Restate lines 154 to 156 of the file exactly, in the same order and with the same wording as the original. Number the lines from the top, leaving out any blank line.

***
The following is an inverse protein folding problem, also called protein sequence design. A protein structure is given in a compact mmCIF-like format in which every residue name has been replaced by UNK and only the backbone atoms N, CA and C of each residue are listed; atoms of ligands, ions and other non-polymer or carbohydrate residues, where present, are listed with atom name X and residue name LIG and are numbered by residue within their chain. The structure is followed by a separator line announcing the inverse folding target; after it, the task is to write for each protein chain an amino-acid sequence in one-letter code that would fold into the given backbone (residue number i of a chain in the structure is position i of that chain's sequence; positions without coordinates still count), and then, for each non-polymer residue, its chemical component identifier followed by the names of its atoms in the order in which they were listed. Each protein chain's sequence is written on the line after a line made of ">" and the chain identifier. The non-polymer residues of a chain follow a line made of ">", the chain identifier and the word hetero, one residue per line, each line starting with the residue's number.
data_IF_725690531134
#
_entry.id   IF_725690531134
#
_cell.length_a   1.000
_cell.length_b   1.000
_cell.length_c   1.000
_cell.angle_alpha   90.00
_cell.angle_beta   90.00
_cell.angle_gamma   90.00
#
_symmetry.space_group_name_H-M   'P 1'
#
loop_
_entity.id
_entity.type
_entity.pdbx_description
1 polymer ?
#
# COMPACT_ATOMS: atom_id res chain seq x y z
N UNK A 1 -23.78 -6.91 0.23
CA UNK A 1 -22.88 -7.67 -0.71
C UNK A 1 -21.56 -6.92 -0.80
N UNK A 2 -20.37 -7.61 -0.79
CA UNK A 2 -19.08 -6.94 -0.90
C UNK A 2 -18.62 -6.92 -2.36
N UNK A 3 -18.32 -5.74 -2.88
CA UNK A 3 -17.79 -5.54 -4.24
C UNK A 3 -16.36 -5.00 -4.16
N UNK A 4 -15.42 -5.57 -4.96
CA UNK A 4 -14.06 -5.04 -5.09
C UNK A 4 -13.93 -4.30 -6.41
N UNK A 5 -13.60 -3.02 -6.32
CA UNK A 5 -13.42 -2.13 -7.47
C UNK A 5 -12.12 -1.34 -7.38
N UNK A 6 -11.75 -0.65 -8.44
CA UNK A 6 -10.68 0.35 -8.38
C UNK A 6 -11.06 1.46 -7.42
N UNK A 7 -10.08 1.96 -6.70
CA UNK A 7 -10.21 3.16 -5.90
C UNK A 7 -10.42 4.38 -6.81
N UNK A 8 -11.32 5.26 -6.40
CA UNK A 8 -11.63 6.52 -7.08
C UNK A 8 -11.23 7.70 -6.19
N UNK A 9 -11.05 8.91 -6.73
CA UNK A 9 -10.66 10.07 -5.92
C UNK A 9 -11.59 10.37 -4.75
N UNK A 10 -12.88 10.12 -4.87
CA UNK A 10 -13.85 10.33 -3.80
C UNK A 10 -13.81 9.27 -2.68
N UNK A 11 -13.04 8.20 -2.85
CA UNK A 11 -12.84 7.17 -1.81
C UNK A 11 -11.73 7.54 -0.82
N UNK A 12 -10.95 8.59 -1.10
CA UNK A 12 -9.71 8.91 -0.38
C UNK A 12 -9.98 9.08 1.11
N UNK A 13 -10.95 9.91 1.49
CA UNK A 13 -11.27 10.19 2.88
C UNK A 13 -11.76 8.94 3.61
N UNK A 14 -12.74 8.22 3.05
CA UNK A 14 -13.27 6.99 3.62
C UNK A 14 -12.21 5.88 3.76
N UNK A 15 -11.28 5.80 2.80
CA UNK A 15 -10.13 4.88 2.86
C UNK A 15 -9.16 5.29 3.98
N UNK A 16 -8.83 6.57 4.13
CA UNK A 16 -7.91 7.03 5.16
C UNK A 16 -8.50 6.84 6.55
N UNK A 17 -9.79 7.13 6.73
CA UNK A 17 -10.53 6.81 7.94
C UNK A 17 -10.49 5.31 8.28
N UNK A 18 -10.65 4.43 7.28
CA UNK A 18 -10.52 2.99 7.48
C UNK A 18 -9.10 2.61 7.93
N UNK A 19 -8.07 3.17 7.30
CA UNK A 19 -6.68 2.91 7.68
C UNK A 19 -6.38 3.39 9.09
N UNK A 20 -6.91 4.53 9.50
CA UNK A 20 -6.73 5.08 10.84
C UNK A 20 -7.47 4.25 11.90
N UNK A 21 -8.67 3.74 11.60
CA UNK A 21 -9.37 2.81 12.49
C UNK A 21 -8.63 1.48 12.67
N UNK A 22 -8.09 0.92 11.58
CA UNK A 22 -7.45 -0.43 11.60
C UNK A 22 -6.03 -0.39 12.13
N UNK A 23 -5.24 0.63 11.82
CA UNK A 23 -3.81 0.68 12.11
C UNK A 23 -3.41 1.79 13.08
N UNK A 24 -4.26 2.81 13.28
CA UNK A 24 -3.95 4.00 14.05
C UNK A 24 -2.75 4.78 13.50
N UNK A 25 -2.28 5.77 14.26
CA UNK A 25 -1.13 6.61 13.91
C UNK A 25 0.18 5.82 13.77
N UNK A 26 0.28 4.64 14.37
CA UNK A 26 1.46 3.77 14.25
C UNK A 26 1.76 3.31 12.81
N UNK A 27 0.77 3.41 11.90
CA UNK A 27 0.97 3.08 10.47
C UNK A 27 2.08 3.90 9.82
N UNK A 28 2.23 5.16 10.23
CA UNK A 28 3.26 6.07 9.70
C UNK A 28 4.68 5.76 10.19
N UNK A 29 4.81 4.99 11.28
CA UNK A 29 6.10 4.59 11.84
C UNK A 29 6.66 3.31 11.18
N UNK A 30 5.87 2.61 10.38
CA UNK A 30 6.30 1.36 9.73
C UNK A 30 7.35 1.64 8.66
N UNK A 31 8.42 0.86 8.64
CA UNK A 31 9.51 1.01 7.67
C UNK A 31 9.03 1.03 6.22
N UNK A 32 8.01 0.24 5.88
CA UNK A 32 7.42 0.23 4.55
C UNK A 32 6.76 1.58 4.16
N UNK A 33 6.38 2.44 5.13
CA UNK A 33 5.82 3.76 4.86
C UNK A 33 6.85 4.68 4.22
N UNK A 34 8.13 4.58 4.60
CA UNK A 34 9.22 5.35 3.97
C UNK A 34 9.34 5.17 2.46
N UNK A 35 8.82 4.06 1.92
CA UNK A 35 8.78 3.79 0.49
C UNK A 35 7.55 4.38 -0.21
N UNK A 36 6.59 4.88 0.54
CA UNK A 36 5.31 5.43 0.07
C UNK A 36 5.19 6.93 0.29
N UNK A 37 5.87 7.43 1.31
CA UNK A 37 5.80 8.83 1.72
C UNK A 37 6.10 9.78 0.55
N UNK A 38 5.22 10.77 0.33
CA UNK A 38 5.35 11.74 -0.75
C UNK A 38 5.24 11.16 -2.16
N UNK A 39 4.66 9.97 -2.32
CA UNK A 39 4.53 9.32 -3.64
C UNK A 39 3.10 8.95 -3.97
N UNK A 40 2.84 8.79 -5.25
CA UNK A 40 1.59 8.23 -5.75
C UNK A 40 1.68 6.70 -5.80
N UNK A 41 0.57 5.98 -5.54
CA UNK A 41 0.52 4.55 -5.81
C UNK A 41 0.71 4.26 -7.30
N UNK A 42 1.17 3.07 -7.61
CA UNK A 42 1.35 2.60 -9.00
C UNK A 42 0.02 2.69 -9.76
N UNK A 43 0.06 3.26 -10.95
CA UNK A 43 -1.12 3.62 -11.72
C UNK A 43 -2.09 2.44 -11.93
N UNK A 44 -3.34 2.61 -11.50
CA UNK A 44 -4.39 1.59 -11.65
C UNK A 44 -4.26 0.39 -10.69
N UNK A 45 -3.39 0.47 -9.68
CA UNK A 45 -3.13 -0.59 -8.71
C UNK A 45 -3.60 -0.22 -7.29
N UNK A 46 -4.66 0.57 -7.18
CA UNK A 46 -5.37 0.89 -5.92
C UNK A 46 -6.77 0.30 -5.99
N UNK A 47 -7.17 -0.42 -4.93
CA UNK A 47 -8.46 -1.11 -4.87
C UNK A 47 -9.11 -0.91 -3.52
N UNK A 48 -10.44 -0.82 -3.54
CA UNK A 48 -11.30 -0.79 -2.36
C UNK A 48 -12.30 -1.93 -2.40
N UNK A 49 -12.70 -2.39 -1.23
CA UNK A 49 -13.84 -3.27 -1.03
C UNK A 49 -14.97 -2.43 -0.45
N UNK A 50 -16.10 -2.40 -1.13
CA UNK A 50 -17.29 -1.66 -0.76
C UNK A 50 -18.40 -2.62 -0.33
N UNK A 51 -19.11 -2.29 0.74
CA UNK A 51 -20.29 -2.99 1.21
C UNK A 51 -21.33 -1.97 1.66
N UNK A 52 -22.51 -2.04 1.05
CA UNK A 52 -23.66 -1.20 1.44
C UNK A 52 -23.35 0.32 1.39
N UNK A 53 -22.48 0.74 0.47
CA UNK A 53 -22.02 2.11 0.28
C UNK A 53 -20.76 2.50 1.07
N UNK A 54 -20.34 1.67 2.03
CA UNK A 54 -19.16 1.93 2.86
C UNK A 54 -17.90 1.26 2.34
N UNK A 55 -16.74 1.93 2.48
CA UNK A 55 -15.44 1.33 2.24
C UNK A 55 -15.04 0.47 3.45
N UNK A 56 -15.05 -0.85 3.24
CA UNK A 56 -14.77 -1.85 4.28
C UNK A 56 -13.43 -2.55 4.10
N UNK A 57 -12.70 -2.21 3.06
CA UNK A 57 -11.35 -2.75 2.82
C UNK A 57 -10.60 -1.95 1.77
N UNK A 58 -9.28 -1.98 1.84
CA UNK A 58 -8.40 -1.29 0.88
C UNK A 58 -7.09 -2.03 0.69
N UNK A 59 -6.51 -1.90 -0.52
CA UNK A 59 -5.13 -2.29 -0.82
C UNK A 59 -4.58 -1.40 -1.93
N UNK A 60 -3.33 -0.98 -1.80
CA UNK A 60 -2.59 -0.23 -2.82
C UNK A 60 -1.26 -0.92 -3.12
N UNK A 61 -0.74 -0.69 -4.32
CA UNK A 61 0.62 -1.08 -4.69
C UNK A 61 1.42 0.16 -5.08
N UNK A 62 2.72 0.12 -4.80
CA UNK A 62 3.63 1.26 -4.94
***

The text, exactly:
N UNK A 45 -3.39 0.47 -9.68
CA UNK A 45 -3.13 -0.59 -8.71
C UNK A 45 -3.60 -0.22 -7.29